Marriage

 

The principal statutory sources of law applying to marriage in England are the Marriage Act 1949 and the Church of England Marriage Measure 2008. 

Frequently Asked Questions

Q1: Can I be married in any church in the benefice where I live?

Under the Marriage Act 1949, a person could only be married in the church of a parish where he or she resided or was on the electoral roll. However, the various Pastoral Measures since 1949 have allowed a bishop to make an order in respect of a united benefice, so that anyone living in any parish of the benefice can have banns called and have the marriage solemnised in any other parish of the same benefice. In the Peterborough Diocese we currently have sixteen united benefices in respect of which such orders have been made. When the Church of England Marriage Measure 2008 introduced "qualifying connections", such connections applied only to a parish, not to any parish in the same benefice. Therefore, if a person had a qualifying connection with Parish A of a three-parish benefice, that qualifying connection did not allow that person to be married in Parish B or Parish C of the same benefice (unless there was an additional qualifying connection there), even if the Bishop had made an order under the Marriage Act and the Pastoral Measure. This anomaly has now been corrected, so that if a person only has a qualifying connection with Parish A, the qualifying connection extends to parish B and Parish C as well, but only if there is a bishop's order in place. (A bishop's order can extend to more than one benefice, if two or more benefices are held in plurality.)

Q2: Is a clergyman obliged to marry a parishioner?

Yes, unless either (a) one of the parties is divorced and the former spouse is still living, or (b) the marriage is prohibited by law owing to the relationship of the parties, or (c) one of the parties is a minor and the appropriate consent or consents have not been given.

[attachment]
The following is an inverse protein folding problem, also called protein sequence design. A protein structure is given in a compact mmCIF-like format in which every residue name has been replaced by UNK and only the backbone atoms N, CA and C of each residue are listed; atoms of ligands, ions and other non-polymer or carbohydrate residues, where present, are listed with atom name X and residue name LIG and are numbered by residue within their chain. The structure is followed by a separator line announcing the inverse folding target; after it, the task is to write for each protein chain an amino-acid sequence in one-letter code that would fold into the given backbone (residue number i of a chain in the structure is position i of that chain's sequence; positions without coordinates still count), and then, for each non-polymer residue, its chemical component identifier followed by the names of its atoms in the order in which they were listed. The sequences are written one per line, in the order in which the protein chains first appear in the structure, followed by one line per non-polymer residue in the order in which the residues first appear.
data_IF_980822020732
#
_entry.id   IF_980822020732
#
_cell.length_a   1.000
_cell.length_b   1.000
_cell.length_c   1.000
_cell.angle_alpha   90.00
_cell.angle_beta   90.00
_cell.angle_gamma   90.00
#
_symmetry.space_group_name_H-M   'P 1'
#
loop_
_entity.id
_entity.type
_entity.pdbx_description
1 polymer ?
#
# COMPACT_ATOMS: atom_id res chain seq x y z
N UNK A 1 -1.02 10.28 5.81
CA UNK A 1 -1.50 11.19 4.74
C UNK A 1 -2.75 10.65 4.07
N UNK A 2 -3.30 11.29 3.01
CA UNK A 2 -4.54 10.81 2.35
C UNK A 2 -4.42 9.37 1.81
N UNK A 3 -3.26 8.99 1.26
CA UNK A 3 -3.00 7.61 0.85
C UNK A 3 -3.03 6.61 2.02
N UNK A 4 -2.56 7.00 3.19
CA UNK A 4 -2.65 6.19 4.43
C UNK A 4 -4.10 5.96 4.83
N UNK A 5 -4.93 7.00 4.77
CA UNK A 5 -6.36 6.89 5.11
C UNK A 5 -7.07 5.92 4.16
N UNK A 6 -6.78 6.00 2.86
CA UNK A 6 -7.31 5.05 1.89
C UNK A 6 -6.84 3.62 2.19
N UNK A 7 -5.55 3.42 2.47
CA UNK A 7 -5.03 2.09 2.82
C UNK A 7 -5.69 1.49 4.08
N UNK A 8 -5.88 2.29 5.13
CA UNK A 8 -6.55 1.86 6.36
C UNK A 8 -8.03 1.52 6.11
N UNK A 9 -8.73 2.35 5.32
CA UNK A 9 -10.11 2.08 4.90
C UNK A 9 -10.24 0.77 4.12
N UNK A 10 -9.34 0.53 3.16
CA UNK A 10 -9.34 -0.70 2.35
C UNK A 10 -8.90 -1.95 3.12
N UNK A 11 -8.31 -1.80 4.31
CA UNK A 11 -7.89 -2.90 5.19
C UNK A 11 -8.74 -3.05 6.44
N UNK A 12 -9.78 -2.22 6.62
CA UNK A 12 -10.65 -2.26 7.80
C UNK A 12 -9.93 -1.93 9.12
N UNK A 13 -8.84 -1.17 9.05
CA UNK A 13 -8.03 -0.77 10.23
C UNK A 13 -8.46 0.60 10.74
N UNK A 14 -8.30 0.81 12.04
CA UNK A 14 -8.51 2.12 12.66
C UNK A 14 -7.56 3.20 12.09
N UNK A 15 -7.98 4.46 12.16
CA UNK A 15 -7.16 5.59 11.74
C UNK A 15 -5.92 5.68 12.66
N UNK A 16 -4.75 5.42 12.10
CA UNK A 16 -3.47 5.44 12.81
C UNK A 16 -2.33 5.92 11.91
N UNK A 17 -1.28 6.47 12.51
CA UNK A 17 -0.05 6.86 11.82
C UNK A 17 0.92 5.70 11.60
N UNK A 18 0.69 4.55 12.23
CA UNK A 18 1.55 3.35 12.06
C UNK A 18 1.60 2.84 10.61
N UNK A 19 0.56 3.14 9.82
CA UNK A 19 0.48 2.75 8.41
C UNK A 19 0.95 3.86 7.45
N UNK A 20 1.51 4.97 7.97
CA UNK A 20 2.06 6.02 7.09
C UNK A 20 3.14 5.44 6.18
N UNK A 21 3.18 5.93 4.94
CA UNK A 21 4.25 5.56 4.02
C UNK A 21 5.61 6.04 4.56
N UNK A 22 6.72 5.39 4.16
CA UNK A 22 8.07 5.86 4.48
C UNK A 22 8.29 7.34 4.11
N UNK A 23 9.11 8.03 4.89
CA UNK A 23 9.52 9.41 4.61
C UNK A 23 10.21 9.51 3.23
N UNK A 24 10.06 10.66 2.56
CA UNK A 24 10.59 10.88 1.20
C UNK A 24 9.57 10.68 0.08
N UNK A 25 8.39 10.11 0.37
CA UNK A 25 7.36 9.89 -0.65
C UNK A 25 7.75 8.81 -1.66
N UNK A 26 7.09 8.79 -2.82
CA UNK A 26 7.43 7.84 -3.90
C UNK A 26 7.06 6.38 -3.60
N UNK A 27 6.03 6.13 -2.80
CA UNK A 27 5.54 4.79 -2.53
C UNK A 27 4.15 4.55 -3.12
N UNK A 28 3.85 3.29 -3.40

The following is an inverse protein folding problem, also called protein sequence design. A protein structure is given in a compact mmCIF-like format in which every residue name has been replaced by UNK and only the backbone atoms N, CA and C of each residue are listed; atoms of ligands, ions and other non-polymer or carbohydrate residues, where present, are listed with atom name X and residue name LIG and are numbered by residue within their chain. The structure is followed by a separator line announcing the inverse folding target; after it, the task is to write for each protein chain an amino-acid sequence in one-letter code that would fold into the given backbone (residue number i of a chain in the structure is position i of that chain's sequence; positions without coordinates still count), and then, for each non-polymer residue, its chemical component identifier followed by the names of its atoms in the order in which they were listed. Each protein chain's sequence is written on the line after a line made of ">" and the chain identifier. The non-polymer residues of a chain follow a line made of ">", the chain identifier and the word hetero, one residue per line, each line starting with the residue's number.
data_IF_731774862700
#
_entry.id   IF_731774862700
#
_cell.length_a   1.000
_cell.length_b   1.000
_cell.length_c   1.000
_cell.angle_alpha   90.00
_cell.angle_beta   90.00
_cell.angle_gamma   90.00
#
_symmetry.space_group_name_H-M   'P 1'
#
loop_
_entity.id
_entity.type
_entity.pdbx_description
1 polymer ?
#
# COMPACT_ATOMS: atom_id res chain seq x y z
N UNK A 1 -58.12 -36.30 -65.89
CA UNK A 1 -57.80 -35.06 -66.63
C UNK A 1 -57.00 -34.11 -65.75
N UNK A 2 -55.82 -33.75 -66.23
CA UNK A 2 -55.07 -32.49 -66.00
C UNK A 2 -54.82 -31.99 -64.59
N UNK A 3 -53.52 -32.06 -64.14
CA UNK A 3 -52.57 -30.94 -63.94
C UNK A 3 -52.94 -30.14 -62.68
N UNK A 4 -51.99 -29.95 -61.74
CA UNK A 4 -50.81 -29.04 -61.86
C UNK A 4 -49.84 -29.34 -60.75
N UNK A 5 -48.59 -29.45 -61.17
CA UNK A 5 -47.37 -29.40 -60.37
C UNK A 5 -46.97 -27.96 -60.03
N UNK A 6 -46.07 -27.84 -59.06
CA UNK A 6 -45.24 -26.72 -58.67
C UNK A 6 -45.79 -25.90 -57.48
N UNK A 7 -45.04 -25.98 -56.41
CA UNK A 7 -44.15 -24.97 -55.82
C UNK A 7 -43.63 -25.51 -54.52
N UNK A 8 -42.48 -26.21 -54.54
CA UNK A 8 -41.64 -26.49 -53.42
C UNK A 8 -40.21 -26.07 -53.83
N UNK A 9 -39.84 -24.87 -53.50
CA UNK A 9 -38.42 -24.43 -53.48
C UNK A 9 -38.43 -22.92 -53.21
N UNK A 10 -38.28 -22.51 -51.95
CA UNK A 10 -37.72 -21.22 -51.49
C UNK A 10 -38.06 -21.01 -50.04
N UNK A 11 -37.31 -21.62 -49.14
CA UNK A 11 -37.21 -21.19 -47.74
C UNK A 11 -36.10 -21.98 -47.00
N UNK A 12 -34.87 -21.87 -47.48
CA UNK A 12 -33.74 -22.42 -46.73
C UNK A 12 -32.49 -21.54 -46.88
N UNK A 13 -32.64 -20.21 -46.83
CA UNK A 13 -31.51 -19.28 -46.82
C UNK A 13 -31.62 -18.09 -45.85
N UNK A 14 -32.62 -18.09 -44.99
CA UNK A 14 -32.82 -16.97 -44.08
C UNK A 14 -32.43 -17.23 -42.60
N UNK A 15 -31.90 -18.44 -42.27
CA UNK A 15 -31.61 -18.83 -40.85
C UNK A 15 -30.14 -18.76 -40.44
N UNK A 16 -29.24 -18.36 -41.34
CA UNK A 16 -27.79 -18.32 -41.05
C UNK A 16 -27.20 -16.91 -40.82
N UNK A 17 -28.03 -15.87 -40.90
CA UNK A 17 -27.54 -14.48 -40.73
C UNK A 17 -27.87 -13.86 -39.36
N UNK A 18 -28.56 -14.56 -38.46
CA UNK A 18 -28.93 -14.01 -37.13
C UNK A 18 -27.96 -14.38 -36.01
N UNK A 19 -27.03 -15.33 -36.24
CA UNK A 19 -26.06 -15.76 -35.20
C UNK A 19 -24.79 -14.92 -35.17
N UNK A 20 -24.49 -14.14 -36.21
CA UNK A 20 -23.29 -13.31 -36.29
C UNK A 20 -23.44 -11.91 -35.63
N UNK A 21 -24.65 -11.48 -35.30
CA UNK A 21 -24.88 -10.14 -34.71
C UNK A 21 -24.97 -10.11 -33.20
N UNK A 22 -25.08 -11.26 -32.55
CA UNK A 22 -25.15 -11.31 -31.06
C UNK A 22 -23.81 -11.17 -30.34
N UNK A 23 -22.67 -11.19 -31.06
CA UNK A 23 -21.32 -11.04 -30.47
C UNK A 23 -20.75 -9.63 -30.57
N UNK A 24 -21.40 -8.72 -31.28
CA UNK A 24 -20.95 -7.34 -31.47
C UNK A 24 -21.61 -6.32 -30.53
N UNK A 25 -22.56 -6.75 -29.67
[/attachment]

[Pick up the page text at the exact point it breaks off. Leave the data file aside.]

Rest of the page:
Q3: Where can I be married if my parish has no parish church?

There are three options:

(1) You can be married in any church of a parish with which you have a qualifying connection under the Church of England Marriage Measure 2008 (see above).

(2) You can apply for a Special Licence to be married in a church or chapel or other place where you do not have a connection under the 2008 Measure, although in practice the Faculty Office will not normally issue a Special Licence unless you have some connection with the place where you wish to be married, for example, a school or college chapel.

(3) Under the Marriage Act, if a person lives in a parish which has no parish church (where, for example, there is a Parish Centre of Worship, which does not have the legal status of a parish church) or is on the electoral roll of a church which is not a "parish church", he or she has the right to be married in the parish church of any adjoining parish. When the Church of England Marriage Measure 2008 came into force and created "qualifying connections", a person having a connection with a parish with no parish church did not have a similar right to be married in the parish church of any adjoining parish. This is because the 2008 Measure only gave the person the right to be married in a church of a parish where he or she had a qualifying connection (e.g. where he or she used to live). This situation could give rise to a difficulty, because if a person lived in a parish with no parish church (Parish A), and booked a wedding in the church of an adjoining parish (Parish B), but then moved before the wedding to Parish C, the person could not have banns called in Parish B, because the qualifying connection was with Parish A, not Parish B. This difficulty has now been addressed by the Church of England Marriage (Amendment) Measure 2012. If a person has a qualifying connection with a parish with no parish church, they can now have banns called and be married in the parish church of any parish adjoining the parish where they have a qualifying connection.

Q4: What happens if the church in which I am to be married has to be closed for repairs or rebuilding?